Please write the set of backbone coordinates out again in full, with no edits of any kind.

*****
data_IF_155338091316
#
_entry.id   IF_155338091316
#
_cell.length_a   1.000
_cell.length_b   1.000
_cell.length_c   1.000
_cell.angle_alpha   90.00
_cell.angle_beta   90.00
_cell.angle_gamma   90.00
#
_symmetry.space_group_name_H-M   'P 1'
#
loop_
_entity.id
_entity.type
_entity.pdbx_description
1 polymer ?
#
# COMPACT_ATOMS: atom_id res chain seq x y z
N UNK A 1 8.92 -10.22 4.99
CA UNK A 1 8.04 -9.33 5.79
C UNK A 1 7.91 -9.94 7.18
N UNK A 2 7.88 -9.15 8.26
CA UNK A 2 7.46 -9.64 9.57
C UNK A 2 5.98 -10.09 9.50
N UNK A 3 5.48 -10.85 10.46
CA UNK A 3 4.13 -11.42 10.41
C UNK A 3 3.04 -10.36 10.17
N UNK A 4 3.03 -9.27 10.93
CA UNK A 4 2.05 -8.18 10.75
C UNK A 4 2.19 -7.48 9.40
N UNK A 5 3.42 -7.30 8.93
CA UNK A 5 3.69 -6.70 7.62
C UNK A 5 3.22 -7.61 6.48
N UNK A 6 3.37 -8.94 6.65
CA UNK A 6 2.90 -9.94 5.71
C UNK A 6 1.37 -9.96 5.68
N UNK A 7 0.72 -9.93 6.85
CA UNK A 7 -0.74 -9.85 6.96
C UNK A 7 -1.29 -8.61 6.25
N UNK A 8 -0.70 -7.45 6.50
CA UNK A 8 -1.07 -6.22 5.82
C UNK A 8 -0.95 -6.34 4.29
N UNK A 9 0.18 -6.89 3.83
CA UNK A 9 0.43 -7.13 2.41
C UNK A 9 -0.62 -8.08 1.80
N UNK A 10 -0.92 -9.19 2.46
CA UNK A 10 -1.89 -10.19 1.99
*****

data_IF_155338091316
#
_entry.id   IF_155338091316
#
_cell.length_a   1.000
_cell.length_b   1.000
_cell.length_c   1.000
_cell.angle_alpha   90.00
_cell.angle_beta   90.00
_cell.angle_gamma   90.00
#
_symmetry.space_group_name_H-M   'P 1'
#
loop_
_entity.id
_entity.type
_entity.pdbx_description
1 polymer ?
#
# COMPACT_ATOMS: atom_id res chain seq x y z
N UNK A 1 8.92 -10.22 4.99
CA UNK A 1 8.04 -9.33 5.79
C UNK A 1 7.91 -9.94 7.18
N UNK A 2 7.88 -9.15 8.26
CA UNK A 2 7.46 -9.64 9.57
C UNK A 2 5.98 -10.09 9.50
N UNK A 3 5.48 -10.85 10.46
CA UNK A 3 4.13 -11.42 10.41
C UNK A 3 3.04 -10.36 10.17
N UNK A 4 3.03 -9.27 10.93
CA UNK A 4 2.05 -8.18 10.75
C UNK A 4 2.19 -7.48 9.40
N UNK A 5 3.42 -7.30 8.93
CA UNK A 5 3.69 -6.70 7.62
C UNK A 5 3.22 -7.61 6.48
N UNK A 6 3.37 -8.94 6.65
CA UNK A 6 2.90 -9.94 5.71
C UNK A 6 1.37 -9.96 5.68
N UNK A 7 0.72 -9.93 6.85
CA UNK A 7 -0.74 -9.85 6.96
C UNK A 7 -1.29 -8.61 6.25
N UNK A 8 -0.70 -7.45 6.50
CA UNK A 8 -1.07 -6.22 5.82
C UNK A 8 -0.95 -6.34 4.29
N UNK A 9 0.18 -6.89 3.83
CA UNK A 9 0.43 -7.13 2.41
C UNK A 9 -0.62 -8.08 1.80
N UNK A 10 -0.92 -9.19 2.46
CA UNK A 10 -1.89 -10.19 1.99